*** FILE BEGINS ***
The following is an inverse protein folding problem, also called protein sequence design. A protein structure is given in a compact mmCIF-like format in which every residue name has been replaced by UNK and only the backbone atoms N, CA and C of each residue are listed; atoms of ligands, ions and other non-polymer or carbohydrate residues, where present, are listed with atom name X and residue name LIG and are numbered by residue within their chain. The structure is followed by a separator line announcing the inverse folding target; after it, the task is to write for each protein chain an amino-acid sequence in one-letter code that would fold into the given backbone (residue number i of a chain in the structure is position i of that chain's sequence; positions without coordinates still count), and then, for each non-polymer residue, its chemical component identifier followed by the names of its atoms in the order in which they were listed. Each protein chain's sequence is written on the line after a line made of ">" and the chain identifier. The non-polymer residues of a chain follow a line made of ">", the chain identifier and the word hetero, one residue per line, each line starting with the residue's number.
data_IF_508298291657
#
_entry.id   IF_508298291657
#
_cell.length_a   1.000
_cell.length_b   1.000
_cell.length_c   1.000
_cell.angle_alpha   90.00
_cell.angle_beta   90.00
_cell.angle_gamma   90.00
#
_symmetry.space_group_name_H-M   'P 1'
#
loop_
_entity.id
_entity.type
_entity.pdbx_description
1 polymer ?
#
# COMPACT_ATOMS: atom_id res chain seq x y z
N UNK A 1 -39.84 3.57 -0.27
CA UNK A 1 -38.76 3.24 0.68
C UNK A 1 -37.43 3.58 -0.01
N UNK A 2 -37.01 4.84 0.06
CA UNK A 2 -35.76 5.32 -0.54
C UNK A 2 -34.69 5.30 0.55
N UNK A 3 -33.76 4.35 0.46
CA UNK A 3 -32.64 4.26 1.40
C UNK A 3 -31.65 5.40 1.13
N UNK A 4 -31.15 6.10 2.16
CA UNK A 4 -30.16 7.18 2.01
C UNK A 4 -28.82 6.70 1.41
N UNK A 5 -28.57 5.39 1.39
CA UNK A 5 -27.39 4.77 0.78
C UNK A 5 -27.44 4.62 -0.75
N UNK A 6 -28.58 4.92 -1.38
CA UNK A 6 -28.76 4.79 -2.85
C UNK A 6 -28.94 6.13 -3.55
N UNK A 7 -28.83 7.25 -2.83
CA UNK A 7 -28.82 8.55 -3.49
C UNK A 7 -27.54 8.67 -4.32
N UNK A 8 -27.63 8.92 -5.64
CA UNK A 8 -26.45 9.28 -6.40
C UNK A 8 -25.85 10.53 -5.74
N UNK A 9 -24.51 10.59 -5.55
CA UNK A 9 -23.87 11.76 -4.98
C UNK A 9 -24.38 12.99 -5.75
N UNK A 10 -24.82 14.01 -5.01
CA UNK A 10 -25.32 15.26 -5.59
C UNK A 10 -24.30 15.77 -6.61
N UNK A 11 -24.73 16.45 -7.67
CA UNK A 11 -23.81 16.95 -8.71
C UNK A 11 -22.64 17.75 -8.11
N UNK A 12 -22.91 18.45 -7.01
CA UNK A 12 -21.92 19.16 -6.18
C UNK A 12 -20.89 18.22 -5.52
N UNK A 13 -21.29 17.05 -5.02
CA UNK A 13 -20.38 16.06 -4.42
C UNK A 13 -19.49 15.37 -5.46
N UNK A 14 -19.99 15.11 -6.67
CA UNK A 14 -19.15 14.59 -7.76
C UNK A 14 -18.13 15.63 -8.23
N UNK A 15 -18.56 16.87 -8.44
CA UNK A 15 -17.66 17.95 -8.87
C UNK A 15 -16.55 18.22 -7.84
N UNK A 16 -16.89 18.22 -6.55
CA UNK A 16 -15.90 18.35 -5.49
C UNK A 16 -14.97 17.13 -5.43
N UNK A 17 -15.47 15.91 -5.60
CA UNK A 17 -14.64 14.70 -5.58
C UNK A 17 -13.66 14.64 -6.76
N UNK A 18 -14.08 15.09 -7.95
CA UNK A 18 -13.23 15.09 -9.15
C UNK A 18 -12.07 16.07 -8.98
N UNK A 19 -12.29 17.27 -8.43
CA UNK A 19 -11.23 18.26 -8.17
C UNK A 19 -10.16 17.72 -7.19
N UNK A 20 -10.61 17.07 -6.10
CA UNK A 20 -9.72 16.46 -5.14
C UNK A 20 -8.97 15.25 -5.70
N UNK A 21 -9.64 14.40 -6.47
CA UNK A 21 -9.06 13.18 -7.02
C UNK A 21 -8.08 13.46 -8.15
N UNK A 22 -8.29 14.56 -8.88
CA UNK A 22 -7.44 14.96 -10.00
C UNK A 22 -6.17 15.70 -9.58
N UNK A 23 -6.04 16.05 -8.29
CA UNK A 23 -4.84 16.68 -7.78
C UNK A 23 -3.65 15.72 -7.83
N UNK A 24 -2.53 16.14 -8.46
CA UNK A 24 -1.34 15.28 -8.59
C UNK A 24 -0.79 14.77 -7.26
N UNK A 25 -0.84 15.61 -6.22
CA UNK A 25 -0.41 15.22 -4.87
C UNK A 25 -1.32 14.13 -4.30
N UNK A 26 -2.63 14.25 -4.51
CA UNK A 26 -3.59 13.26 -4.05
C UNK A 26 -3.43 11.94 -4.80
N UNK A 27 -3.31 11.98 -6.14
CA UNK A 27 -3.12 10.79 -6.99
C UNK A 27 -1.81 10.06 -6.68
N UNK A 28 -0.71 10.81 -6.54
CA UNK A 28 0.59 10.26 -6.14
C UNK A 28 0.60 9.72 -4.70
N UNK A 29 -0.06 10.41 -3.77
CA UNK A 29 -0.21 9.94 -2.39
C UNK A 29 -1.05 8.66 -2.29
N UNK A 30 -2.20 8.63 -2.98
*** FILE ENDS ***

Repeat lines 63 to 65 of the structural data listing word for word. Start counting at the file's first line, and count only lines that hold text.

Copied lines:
C UNK A 14 -18.13 15.63 -8.23
N UNK A 15 -18.56 16.87 -8.44
CA UNK A 15 -17.66 17.95 -8.87